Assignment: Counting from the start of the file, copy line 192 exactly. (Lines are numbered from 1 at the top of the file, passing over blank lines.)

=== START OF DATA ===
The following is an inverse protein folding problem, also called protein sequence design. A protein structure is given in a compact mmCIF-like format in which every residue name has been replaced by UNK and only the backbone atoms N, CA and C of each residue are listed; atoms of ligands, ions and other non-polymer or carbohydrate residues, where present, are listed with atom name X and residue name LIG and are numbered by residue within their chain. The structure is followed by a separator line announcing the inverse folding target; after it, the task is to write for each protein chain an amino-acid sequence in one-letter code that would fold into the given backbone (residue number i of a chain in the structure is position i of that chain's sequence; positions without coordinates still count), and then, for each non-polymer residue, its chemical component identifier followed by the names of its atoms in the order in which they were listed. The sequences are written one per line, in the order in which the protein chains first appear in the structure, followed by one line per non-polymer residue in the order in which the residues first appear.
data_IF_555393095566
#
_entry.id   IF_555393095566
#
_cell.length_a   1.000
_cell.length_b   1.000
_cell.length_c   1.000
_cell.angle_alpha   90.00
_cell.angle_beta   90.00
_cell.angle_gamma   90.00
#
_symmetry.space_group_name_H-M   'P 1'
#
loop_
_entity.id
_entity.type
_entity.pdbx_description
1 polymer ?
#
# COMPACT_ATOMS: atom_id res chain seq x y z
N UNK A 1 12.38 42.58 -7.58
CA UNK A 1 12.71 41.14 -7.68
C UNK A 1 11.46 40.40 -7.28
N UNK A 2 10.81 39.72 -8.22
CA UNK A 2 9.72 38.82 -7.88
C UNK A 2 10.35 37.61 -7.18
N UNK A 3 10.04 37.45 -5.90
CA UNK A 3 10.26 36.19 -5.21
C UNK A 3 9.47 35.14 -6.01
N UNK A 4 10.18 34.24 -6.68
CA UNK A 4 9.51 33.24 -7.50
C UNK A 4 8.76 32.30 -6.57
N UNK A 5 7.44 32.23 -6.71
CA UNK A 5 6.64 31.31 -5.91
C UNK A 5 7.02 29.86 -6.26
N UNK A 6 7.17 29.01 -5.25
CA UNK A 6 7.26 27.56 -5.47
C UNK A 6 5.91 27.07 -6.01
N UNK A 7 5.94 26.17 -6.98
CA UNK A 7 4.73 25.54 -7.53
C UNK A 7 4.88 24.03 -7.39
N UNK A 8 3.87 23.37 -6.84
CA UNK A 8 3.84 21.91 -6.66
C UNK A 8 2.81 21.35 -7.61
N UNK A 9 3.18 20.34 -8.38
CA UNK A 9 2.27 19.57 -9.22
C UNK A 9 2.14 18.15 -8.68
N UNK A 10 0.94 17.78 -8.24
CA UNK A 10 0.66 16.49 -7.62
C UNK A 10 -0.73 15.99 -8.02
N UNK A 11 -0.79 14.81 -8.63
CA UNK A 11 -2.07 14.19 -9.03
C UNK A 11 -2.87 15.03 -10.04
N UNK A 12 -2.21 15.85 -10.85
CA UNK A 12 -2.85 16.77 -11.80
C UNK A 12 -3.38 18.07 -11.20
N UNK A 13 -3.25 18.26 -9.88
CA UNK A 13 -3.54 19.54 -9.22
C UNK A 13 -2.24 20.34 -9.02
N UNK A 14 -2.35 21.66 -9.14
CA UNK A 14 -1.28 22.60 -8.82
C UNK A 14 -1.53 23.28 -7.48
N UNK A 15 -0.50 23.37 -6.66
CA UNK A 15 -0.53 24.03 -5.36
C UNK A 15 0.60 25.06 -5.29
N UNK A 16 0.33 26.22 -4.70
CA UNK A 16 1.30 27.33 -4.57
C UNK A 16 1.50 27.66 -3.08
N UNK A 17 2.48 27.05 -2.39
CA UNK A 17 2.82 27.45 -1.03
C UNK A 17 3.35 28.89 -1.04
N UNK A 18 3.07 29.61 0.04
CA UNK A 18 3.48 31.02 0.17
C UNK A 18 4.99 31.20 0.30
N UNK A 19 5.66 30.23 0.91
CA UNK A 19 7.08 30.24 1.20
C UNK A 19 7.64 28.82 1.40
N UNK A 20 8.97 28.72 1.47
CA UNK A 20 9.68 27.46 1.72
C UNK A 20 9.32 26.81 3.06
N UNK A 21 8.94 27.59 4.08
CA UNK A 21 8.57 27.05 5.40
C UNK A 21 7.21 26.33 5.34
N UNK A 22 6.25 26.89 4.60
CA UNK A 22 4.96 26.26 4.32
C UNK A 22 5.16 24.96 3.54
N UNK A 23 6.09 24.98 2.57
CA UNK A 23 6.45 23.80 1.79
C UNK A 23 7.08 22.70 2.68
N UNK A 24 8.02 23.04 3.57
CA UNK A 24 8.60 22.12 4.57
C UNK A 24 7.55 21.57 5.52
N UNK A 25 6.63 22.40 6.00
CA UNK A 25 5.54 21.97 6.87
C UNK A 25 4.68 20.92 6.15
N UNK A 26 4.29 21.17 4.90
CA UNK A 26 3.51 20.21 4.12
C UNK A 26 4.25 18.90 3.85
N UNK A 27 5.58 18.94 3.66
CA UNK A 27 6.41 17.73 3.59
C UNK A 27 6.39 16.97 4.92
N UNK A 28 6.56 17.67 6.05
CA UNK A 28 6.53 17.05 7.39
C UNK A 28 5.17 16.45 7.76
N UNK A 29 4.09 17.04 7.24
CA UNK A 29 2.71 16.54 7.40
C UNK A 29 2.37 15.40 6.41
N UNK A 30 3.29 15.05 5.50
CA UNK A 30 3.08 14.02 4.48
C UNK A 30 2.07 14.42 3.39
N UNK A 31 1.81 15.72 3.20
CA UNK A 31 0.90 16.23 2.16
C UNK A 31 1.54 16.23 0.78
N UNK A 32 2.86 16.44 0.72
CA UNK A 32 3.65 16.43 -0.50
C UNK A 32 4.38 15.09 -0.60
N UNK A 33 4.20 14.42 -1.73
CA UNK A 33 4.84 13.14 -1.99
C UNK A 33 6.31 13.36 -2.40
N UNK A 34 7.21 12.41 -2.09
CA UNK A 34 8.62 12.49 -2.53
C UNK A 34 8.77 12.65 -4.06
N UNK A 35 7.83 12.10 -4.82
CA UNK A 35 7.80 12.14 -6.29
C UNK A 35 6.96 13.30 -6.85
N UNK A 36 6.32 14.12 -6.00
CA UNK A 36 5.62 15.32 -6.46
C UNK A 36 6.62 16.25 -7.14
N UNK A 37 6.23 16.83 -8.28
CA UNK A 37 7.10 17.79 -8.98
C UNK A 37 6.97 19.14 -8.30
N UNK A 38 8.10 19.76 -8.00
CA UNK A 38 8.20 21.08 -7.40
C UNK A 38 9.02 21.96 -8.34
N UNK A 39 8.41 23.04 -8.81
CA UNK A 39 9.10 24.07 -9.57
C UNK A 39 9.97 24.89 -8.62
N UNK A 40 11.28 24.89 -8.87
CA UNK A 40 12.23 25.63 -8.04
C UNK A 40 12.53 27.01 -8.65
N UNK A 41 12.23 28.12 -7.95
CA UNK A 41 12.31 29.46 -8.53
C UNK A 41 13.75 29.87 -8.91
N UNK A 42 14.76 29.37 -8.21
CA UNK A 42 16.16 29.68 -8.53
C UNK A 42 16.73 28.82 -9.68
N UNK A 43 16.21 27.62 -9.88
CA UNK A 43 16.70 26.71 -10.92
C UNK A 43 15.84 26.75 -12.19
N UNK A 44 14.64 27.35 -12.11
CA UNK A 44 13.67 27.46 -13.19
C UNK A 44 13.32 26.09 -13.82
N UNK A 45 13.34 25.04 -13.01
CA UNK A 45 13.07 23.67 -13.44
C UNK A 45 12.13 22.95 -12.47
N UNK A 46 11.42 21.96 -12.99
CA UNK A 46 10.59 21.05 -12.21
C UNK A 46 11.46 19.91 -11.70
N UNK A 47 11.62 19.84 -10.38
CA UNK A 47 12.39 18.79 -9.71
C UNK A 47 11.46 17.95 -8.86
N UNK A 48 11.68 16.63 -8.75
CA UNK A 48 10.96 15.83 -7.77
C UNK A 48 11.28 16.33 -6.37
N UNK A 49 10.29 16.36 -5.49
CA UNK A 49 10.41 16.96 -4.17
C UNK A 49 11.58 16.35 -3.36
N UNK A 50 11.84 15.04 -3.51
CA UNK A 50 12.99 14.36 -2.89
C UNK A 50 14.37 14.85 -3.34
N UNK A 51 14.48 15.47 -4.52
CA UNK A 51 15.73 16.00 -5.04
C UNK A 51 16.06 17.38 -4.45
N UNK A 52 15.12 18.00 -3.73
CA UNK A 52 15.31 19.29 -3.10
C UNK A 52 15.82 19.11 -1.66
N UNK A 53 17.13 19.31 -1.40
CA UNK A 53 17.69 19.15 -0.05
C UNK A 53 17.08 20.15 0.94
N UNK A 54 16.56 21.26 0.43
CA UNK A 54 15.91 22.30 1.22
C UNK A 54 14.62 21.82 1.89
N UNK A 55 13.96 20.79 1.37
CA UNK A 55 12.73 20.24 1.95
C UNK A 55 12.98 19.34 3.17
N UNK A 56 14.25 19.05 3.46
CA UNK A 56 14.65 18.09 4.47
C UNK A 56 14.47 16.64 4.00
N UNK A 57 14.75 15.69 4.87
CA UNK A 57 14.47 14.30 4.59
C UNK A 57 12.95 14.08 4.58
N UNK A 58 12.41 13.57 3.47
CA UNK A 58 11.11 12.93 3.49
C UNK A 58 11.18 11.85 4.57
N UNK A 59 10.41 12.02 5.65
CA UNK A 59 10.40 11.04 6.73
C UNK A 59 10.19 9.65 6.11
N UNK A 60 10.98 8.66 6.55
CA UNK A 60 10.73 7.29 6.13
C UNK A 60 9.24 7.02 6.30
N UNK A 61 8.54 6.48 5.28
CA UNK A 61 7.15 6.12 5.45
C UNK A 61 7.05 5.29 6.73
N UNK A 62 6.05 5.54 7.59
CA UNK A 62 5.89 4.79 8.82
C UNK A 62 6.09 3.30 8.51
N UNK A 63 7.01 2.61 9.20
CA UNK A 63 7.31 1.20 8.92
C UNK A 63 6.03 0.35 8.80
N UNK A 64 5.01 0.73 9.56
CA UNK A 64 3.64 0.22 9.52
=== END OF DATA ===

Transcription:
C UNK A 57 12.95 14.08 4.58